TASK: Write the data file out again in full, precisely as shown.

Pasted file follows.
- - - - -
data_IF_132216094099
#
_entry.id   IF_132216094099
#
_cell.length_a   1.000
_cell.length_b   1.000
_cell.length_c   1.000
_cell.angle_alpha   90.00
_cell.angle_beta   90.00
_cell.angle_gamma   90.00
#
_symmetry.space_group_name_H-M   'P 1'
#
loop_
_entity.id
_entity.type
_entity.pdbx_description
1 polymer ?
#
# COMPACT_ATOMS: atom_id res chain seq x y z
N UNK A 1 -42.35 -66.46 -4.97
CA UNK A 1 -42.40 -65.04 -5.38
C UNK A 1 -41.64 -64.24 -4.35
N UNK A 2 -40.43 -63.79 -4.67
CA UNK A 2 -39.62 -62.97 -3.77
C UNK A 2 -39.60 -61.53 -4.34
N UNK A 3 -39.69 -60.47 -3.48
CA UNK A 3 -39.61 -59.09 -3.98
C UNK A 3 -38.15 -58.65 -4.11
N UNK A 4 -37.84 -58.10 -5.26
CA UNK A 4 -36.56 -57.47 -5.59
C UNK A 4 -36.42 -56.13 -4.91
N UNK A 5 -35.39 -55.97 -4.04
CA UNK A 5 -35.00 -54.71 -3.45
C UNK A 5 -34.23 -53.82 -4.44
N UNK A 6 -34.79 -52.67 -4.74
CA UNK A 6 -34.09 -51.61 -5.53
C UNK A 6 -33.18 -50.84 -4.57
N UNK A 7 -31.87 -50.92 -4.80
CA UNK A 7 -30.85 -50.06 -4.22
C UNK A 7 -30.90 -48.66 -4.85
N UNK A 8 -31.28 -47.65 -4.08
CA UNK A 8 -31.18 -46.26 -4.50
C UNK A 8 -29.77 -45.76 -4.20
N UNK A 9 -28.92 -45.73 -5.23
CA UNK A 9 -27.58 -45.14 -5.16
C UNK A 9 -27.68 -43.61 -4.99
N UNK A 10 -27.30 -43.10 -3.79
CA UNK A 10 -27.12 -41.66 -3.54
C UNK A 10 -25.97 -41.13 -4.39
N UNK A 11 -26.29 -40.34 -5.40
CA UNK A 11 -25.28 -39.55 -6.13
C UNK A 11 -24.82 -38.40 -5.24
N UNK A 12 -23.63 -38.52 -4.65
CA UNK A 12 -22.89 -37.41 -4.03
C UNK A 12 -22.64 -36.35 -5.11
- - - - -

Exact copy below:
data_IF_132216094099
#
_entry.id   IF_132216094099
#
_cell.length_a   1.000
_cell.length_b   1.000
_cell.length_c   1.000
_cell.angle_alpha   90.00
_cell.angle_beta   90.00
_cell.angle_gamma   90.00
#
_symmetry.space_group_name_H-M   'P 1'
#
loop_
_entity.id
_entity.type
_entity.pdbx_description
1 polymer ?
#
# COMPACT_ATOMS: atom_id res chain seq x y z
N UNK A 1 -42.35 -66.46 -4.97
CA UNK A 1 -42.40 -65.04 -5.38
C UNK A 1 -41.64 -64.24 -4.35
N UNK A 2 -40.43 -63.79 -4.67
CA UNK A 2 -39.62 -62.97 -3.77
C UNK A 2 -39.60 -61.53 -4.34
N UNK A 3 -39.69 -60.47 -3.48
CA UNK A 3 -39.61 -59.09 -3.98
C UNK A 3 -38.15 -58.65 -4.11
N UNK A 4 -37.84 -58.10 -5.26
CA UNK A 4 -36.56 -57.47 -5.59
C UNK A 4 -36.42 -56.13 -4.91
N UNK A 5 -35.39 -55.97 -4.04
CA UNK A 5 -35.00 -54.71 -3.45
C UNK A 5 -34.23 -53.82 -4.44
N UNK A 6 -34.79 -52.67 -4.74
CA UNK A 6 -34.09 -51.61 -5.53
C UNK A 6 -33.18 -50.84 -4.57
N UNK A 7 -31.87 -50.92 -4.80
CA UNK A 7 -30.85 -50.06 -4.22
C UNK A 7 -30.90 -48.66 -4.85
N UNK A 8 -31.28 -47.65 -4.08
CA UNK A 8 -31.18 -46.26 -4.50
C UNK A 8 -29.77 -45.76 -4.20
N UNK A 9 -28.92 -45.73 -5.23
CA UNK A 9 -27.58 -45.14 -5.16
C UNK A 9 -27.68 -43.61 -4.99
N UNK A 10 -27.30 -43.10 -3.79
CA UNK A 10 -27.12 -41.66 -3.54
C UNK A 10 -25.97 -41.13 -4.39
N UNK A 11 -26.29 -40.34 -5.40
CA UNK A 11 -25.28 -39.55 -6.13
C UNK A 11 -24.82 -38.40 -5.24
N UNK A 12 -23.63 -38.52 -4.65
CA UNK A 12 -22.89 -37.41 -4.03
C UNK A 12 -22.64 -36.35 -5.11